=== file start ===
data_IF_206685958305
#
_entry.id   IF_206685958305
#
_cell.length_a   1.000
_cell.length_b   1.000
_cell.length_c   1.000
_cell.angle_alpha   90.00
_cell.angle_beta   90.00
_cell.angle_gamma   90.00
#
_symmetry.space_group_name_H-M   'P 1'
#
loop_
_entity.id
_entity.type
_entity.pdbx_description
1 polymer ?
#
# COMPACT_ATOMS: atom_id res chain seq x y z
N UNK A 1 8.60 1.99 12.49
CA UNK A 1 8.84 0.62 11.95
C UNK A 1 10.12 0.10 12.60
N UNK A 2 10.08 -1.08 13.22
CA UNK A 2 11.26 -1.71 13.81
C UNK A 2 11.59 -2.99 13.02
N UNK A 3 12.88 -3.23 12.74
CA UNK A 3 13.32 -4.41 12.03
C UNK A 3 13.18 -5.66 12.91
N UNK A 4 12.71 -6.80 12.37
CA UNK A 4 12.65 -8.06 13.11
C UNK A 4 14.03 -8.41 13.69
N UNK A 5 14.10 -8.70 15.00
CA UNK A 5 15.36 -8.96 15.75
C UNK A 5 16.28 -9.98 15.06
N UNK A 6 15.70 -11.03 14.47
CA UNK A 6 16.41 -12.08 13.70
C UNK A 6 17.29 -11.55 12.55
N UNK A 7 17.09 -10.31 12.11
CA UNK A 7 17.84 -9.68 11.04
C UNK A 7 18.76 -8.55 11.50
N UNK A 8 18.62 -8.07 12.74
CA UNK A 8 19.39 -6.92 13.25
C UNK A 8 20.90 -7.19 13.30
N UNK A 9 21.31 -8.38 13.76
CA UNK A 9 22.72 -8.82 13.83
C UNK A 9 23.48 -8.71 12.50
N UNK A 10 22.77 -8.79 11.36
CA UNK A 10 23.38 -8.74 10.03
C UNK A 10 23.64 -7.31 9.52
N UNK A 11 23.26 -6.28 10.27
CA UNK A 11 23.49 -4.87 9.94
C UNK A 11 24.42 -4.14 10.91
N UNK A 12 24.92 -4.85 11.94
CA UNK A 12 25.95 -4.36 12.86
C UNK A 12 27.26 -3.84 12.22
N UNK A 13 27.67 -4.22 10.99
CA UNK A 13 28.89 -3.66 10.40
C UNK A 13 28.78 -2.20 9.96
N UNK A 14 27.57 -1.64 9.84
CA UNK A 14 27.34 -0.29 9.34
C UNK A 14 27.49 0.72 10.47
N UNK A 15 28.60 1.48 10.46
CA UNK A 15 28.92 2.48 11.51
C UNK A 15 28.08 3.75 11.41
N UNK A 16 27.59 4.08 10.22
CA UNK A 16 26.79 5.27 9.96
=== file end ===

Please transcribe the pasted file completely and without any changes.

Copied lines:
data_IF_206685958305
#
_entry.id   IF_206685958305
#
_cell.length_a   1.000
_cell.length_b   1.000
_cell.length_c   1.000
_cell.angle_alpha   90.00
_cell.angle_beta   90.00
_cell.angle_gamma   90.00
#
_symmetry.space_group_name_H-M   'P 1'
#
loop_
_entity.id
_entity.type
_entity.pdbx_description
1 polymer ?
#
# COMPACT_ATOMS: atom_id res chain seq x y z
N UNK A 1 8.60 1.99 12.49
CA UNK A 1 8.84 0.62 11.95
C UNK A 1 10.12 0.10 12.60
N UNK A 2 10.08 -1.08 13.22
CA UNK A 2 11.26 -1.71 13.81
C UNK A 2 11.59 -2.99 13.02
N UNK A 3 12.88 -3.23 12.74
CA UNK A 3 13.32 -4.41 12.03
C UNK A 3 13.18 -5.66 12.91
N UNK A 4 12.71 -6.80 12.37
CA UNK A 4 12.65 -8.06 13.11
C UNK A 4 14.03 -8.41 13.69
N UNK A 5 14.10 -8.70 15.00
CA UNK A 5 15.36 -8.96 15.75
C UNK A 5 16.28 -9.98 15.06
N UNK A 6 15.70 -11.03 14.47
CA UNK A 6 16.41 -12.08 13.70
C UNK A 6 17.29 -11.55 12.55
N UNK A 7 17.09 -10.31 12.11
CA UNK A 7 17.84 -9.68 11.04
C UNK A 7 18.76 -8.55 11.50
N UNK A 8 18.62 -8.07 12.74
CA UNK A 8 19.39 -6.92 13.25
C UNK A 8 20.90 -7.19 13.30
N UNK A 9 21.31 -8.38 13.76
CA UNK A 9 22.72 -8.82 13.83
C UNK A 9 23.48 -8.71 12.50
N UNK A 10 22.77 -8.79 11.36
CA UNK A 10 23.38 -8.74 10.03
C UNK A 10 23.64 -7.31 9.52
N UNK A 11 23.26 -6.28 10.27
CA UNK A 11 23.49 -4.87 9.94
C UNK A 11 24.42 -4.14 10.91
N UNK A 12 24.92 -4.85 11.94
CA UNK A 12 25.95 -4.36 12.86
C UNK A 12 27.26 -3.84 12.22
N UNK A 13 27.67 -4.22 10.99
CA UNK A 13 28.89 -3.66 10.40
C UNK A 13 28.78 -2.20 9.96
N UNK A 14 27.57 -1.64 9.84
CA UNK A 14 27.34 -0.29 9.34
C UNK A 14 27.49 0.72 10.47
N UNK A 15 28.60 1.48 10.46
CA UNK A 15 28.92 2.48 11.51
C UNK A 15 28.08 3.75 11.41
N UNK A 16 27.59 4.08 10.22
CA UNK A 16 26.79 5.27 9.96